William Wright on electricity as treatment (1825):
Electricity may be, and we find in some cases of diminished hearing, that it is a powerful auxiliary; but as electrical machines are too often in the hands of men incapable of judging to what cases electricity ought or ought not to be applied, so the author who writes in this loose way, and sends his book among the ignorant, is scattering firehands amongst combustibles. For instance, suppose a person becomes deaf from scarlet fever, attended with the usual sore throat, which, if it extends up the internal tube, leading from the upper part of the throat to the ear, generally produces ulceration and discharge from the external auditory passage—would any person of very moderate medical knowledge, in such a case, apply even the slightest power of an electrical machine?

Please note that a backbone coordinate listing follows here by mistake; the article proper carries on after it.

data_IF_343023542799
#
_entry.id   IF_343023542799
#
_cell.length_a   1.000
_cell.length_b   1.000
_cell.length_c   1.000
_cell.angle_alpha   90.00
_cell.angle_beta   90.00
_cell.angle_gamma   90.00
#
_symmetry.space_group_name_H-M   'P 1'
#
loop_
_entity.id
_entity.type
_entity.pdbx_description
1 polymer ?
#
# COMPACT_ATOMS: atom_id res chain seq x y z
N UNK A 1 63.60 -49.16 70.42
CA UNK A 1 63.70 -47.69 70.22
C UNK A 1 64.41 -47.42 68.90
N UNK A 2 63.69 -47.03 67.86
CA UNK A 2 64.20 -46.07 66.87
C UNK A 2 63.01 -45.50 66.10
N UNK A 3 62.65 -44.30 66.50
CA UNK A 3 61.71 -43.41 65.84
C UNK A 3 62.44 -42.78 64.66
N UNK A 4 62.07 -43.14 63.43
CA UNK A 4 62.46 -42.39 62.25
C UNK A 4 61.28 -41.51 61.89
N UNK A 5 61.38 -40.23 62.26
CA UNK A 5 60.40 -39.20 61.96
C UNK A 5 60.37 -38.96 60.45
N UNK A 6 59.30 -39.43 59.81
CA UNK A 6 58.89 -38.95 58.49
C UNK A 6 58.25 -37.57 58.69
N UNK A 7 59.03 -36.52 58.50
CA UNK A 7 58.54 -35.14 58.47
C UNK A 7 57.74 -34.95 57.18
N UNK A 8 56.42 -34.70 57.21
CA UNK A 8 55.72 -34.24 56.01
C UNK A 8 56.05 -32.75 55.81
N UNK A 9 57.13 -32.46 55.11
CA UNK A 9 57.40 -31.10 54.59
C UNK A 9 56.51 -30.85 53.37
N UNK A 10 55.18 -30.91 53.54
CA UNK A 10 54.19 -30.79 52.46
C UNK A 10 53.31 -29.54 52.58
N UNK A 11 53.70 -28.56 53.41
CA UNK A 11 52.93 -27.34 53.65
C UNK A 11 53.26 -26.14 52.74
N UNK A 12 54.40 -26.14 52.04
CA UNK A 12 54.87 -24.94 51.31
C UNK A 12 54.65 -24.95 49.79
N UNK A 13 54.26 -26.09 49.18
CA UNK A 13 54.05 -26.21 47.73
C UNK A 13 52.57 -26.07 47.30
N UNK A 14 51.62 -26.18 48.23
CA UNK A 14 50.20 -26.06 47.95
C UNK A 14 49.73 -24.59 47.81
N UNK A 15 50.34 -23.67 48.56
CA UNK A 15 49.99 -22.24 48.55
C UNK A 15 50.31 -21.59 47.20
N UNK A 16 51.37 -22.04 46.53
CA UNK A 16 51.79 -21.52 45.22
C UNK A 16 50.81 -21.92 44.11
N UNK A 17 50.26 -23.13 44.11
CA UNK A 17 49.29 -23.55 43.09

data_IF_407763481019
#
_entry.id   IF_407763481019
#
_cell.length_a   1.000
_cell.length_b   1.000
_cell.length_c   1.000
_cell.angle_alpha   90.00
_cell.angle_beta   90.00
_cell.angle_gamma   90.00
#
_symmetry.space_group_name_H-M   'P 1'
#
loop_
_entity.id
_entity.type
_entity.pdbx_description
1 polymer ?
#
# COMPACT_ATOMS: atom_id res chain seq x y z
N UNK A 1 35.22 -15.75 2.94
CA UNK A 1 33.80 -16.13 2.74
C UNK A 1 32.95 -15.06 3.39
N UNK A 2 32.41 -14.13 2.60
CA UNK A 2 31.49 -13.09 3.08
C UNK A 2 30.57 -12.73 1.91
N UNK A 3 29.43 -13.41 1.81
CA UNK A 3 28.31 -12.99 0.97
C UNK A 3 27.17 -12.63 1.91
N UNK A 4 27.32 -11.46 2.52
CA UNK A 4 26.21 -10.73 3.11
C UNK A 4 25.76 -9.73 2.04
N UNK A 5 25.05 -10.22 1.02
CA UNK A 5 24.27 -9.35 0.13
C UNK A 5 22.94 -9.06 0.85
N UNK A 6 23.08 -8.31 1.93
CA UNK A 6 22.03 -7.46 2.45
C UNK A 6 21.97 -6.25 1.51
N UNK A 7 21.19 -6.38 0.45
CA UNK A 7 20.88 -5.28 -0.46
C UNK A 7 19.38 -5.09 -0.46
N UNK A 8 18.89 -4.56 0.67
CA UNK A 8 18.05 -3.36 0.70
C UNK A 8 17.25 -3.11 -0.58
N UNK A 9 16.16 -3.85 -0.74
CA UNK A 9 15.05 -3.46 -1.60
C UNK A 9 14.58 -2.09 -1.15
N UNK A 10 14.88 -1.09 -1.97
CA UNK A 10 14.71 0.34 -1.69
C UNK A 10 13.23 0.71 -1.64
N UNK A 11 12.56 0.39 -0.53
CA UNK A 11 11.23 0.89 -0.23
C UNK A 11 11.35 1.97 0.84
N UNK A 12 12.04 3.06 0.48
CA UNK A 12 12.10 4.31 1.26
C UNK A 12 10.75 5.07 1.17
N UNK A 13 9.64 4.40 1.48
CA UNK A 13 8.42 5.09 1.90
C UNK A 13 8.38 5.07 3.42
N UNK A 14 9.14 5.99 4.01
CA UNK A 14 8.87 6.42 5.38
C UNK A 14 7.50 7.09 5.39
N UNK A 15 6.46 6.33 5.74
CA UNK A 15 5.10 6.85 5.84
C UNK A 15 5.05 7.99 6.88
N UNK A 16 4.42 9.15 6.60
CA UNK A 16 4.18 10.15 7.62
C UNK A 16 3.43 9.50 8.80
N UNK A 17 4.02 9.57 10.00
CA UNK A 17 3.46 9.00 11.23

The “Actina” and other pseudo-electrical inhalers were advertised in the mid-to-late 1800s to cure deafness (they did clear up the sinuses!). For mush more on Victorian electro-quacks see the recent book: “The Medical Electricians.”